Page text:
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Literary And Rhetorical Vocab

Subject : english
Instructions:
  • Answer 50 questions in 15 minutes.
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  • Match each statement with the correct term.
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This is a study tool. The 3 wrong answers for each question are randomly chosen from answers to other questions. So, you might find at times the answers obvious, but you will see it re-enforces your understanding as you take the test each time.
1. A term that describes a line of poetry that ends with a natural pause often indicated by a mark of punctuation






2. A mocking - satirical assault on a person or situation






3. A literary style used to poke fun at - attack or ridicule an idea - vice or foible - often for the purpose of inducing change






4. The relation in which a narrator or speaker stands to the story or subject matter of a poem






5. That element in literature that stimulates pity or sorrow






6. Overstatement; gross exaggeration for rhetorical effect






7. A term used to describe literary forms such as novel - play and essay






8. A detailed analysis or interpretation of a work of literature






9. A forceful sermon - lecture or tirade






10. The generic name for a figure of speech such as image - symbol - simile and metaphor






11. An adjective or phrase that expresses a striking quality of a person or thing






12. A metaphor embedded in a sentence rather than expressed directly as a sentence






13. A variety of poetry meant to entertain or amuse - but sometimes with a satirical thrust






14. The choice of words in oral and written discourse






15. A literary form in which events are exaggerated in order to create an extreme emotional response






16. A term often used as a synonym for realism; also a view of experience that is generally characterized as bleak and pessimistic






17. A comedy that contains an extravagant and nonsensical disregard of seriousness - although it may have a serious - scornful purpose






18. A discrepancy between the true meaning of a situation and the literal meaning of the written or spoken words






19. A list of works cited or otherwise relevant to a subject or other work






20. The language of a work and its style; words - often highly emotional - used to convince or sway an audience






21. A character whose name appears in the title of the novel or play; also known as the eponymous character






22. In poetry - the use of successive lines with no punctuation or pause between them






23. The repetition of two or more consonant sounds in a group of words or a line of poetry






24. A poem or prose selection that laments or meditates on the passing or death of something or someone of value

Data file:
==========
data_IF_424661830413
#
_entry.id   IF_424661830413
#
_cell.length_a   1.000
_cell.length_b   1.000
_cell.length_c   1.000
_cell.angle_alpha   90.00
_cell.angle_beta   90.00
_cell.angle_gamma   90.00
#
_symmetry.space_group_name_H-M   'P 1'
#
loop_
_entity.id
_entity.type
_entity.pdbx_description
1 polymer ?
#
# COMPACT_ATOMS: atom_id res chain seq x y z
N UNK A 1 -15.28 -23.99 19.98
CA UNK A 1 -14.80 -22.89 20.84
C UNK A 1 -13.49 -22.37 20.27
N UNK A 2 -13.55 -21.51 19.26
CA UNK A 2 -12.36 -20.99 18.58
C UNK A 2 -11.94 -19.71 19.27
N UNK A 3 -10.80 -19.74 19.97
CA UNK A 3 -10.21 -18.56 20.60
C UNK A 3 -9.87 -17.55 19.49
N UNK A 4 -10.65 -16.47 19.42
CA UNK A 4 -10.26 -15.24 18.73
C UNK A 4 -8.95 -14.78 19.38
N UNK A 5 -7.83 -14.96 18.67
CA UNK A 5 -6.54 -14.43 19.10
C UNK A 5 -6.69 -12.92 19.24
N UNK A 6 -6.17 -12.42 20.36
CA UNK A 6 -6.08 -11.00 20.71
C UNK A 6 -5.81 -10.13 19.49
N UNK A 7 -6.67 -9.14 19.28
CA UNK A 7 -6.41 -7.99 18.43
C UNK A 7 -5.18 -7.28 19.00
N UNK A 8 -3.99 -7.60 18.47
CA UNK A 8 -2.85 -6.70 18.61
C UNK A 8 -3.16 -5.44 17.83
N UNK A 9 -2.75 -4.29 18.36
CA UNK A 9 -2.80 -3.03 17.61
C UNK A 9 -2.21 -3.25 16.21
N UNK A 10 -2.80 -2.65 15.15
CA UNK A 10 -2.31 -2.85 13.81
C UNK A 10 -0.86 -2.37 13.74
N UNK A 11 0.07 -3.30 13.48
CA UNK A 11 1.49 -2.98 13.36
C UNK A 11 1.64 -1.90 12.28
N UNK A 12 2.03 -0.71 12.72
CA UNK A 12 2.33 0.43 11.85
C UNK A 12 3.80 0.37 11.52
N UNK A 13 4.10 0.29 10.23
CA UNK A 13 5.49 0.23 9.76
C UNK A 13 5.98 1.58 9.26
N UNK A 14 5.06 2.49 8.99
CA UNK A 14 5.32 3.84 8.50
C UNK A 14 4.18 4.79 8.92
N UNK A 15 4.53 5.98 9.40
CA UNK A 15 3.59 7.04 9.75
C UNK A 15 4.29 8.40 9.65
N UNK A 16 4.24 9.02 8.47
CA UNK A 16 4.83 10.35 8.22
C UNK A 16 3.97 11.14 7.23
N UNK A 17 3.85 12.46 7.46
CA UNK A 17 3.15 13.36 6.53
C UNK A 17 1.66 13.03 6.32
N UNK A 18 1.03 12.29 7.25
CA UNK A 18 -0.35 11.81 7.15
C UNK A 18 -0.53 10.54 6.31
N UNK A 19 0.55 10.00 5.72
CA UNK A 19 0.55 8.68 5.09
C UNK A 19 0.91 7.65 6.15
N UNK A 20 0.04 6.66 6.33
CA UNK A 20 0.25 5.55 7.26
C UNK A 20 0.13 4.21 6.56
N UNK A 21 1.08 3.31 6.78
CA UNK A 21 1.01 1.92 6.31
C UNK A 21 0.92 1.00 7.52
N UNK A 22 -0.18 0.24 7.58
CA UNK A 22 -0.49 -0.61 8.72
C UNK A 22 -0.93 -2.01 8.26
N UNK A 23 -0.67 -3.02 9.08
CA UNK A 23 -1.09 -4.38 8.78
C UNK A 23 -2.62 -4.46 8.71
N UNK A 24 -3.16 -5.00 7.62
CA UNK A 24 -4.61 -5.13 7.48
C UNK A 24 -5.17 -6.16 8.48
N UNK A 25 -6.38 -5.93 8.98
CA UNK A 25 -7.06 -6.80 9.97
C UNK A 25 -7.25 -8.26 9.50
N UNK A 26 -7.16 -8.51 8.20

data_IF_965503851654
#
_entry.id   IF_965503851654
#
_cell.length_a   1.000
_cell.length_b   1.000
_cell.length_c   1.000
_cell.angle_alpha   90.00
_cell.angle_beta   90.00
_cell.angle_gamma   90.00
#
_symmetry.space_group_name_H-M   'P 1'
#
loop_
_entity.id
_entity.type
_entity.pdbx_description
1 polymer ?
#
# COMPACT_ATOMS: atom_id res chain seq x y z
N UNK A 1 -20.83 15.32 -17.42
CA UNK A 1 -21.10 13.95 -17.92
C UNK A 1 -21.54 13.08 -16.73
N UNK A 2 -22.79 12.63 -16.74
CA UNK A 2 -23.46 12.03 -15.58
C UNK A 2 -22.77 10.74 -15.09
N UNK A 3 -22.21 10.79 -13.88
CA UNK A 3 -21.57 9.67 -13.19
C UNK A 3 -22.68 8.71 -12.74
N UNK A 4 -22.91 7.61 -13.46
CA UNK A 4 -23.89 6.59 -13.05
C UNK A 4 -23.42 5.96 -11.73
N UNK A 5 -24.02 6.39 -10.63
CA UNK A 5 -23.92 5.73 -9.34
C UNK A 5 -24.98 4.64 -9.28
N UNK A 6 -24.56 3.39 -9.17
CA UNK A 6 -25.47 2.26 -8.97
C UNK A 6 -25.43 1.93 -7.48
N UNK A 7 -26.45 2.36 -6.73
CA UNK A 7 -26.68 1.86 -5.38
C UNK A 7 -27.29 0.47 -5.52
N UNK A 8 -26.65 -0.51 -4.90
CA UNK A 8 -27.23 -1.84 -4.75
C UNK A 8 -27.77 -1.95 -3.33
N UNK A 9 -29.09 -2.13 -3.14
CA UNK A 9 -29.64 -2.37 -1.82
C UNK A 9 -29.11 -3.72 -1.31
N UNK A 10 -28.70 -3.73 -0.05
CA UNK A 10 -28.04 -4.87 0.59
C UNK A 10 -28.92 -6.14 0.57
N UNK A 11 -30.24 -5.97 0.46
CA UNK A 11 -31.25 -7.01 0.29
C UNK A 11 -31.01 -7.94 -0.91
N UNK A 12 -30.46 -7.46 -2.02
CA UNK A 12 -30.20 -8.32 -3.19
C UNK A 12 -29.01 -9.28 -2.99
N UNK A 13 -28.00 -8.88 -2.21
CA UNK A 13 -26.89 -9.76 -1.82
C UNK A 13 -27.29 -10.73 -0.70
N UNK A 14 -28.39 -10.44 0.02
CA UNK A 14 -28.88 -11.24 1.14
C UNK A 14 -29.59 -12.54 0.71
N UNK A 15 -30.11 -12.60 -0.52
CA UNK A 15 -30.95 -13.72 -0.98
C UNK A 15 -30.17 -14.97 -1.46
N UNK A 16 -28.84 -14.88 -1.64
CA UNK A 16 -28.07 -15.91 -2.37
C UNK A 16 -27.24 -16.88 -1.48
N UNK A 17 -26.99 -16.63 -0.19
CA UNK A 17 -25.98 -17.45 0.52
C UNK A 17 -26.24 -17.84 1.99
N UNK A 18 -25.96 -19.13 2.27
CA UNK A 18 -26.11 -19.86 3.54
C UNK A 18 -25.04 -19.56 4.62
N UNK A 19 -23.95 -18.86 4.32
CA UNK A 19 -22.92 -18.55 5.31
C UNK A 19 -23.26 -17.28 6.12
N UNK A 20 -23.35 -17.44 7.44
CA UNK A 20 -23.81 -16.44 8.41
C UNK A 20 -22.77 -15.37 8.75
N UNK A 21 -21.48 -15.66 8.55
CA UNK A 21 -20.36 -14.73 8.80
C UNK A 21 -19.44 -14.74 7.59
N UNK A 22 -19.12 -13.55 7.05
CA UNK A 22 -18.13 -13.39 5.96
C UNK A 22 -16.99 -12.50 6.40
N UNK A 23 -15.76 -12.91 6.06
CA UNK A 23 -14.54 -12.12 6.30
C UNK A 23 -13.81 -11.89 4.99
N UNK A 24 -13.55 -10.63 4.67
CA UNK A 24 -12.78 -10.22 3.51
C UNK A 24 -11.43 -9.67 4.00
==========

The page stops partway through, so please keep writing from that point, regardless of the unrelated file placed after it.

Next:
25. A term that describes characters' excessive emotional response to experience; also nauseatingly nostalgic and mawkish






26. The works considered most important in a national literature or period; works widely read and studied






27. A verse with five poetic feet per line






28. Sentence with interrogative pronouns






29. A sentence containing a deliberate omission of words






30. Literally 'seize the day'; enjoy life while you can - a common theme in literature






31. A brief and often simplistic lesson that a reader may infer from a work of literature






32. Personal - reflective poetry that reveals the speaker's thoughts and feelings about the subject






33. A subordinate or minor collection of events in an novel or play - usually connected to the main plot






34. A figure of speech in which a part signifies the whole or the whole signifies the part - also when the name of a material stands for the thing itself






35. An abbreviated synopsis of a longer work of scholarship or research






36. A latin term for a narrative that starts not at the beginning of events but at some other critical point






37. In contrast to literal language - implies meanings






38. A sentence with one independent clause and one or more dependent clauses






39. A sentence that follows the customary word order of english sentences - ie subject verb object. the main idea of the sentence is presented first and is then followed by one or more subordinate clauses






40. A character or force in a work of literature that - by opposing the protagonist produces tension or conflict






41. A witty or ingenious thought; a diverting or highly fanciful idea - often stated in figurative language






42. The use of words whose sounds suggest their meaning






43. The emotional tone in a work of literature






44. The main character in a work of literature






45. The organization of language into meaningful structure; every sentence has a particular syntax or pattern of words






46. A structure that provides premise or setting for a narrative






47. The use of insincere or overdone sentimentality






48. Word choice characterized by simple - often one or two syllable nouns - adjectives - and adverbs






49. The implied meaning that underlies the main meaning of a work of literature






50. A story in which a second meaning is to be read beneath the surface